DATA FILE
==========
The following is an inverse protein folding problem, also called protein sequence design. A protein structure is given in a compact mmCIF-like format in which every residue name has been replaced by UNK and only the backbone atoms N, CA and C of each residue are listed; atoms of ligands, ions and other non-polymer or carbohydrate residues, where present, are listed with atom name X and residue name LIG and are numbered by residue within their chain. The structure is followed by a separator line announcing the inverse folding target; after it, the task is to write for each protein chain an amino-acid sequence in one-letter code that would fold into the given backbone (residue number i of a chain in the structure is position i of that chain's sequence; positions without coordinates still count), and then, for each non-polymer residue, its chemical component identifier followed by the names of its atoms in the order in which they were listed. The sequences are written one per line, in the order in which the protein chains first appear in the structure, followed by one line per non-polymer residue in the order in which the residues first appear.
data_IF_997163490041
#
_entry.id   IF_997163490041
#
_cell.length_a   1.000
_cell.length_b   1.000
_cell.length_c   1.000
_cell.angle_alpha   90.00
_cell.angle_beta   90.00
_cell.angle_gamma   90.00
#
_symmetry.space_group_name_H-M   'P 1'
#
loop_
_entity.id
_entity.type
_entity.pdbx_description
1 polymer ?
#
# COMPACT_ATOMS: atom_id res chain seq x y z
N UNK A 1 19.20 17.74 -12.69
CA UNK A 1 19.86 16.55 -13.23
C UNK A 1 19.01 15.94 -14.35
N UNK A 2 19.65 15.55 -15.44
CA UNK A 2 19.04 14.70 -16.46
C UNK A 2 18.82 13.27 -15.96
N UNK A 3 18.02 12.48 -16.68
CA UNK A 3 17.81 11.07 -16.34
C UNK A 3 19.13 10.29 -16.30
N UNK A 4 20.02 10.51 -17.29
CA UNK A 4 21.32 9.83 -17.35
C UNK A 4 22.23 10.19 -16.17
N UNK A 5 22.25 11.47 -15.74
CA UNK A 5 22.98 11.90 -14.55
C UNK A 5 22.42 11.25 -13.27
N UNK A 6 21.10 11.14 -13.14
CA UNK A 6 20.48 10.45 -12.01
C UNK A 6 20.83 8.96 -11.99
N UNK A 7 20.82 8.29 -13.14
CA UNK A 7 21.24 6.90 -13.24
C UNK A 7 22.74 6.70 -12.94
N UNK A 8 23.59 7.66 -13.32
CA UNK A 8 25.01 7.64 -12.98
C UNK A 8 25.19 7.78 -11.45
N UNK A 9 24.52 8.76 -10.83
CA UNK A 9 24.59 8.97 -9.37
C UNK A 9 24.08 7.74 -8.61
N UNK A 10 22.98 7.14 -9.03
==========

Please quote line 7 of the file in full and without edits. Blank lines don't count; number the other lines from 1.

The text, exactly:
_cell.length_b   1.000